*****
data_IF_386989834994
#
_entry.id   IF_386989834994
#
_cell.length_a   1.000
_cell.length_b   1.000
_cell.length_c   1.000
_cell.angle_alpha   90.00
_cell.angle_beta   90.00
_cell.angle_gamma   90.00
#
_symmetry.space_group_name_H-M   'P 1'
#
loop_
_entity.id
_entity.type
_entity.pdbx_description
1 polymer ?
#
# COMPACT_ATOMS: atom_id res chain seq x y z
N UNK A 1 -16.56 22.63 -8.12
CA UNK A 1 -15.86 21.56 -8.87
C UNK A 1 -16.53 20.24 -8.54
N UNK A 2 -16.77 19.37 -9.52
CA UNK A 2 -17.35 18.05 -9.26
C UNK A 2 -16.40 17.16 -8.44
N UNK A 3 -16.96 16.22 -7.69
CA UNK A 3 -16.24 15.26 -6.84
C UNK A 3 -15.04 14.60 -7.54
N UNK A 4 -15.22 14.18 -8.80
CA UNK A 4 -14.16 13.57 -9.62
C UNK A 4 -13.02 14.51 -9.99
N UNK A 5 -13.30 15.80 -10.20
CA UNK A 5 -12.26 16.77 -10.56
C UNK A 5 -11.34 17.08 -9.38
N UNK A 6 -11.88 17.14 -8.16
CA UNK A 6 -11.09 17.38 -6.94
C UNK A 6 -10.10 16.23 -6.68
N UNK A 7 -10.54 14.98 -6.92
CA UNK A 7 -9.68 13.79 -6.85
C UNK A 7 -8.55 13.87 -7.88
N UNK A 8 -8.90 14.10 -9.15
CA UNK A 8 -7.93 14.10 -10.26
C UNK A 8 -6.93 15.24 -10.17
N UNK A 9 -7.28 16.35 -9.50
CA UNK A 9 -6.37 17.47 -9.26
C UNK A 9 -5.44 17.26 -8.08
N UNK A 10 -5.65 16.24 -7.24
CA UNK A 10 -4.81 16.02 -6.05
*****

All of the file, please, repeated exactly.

data_IF_386989834994
#
_entry.id   IF_386989834994
#
_cell.length_a   1.000
_cell.length_b   1.000
_cell.length_c   1.000
_cell.angle_alpha   90.00
_cell.angle_beta   90.00
_cell.angle_gamma   90.00
#
_symmetry.space_group_name_H-M   'P 1'
#
loop_
_entity.id
_entity.type
_entity.pdbx_description
1 polymer ?
#
# COMPACT_ATOMS: atom_id res chain seq x y z
N UNK A 1 -16.56 22.63 -8.12
CA UNK A 1 -15.86 21.56 -8.87
C UNK A 1 -16.53 20.24 -8.54
N UNK A 2 -16.77 19.37 -9.52
CA UNK A 2 -17.35 18.05 -9.26
C UNK A 2 -16.40 17.16 -8.44
N UNK A 3 -16.96 16.22 -7.69
CA UNK A 3 -16.24 15.26 -6.84
C UNK A 3 -15.04 14.60 -7.54
N UNK A 4 -15.22 14.18 -8.80
CA UNK A 4 -14.16 13.57 -9.62
C UNK A 4 -13.02 14.51 -9.99
N UNK A 5 -13.30 15.80 -10.20
CA UNK A 5 -12.26 16.77 -10.56
C UNK A 5 -11.34 17.08 -9.38
N UNK A 6 -11.88 17.14 -8.16
CA UNK A 6 -11.09 17.38 -6.94
C UNK A 6 -10.10 16.23 -6.68
N UNK A 7 -10.54 14.98 -6.92
CA UNK A 7 -9.68 13.79 -6.85
C UNK A 7 -8.55 13.87 -7.88
N UNK A 8 -8.90 14.10 -9.15
CA UNK A 8 -7.93 14.10 -10.26
C UNK A 8 -6.93 15.24 -10.17
N UNK A 9 -7.28 16.35 -9.50
CA UNK A 9 -6.37 17.47 -9.26
C UNK A 9 -5.44 17.26 -8.08
N UNK A 10 -5.65 16.24 -7.24
CA UNK A 10 -4.81 16.02 -6.05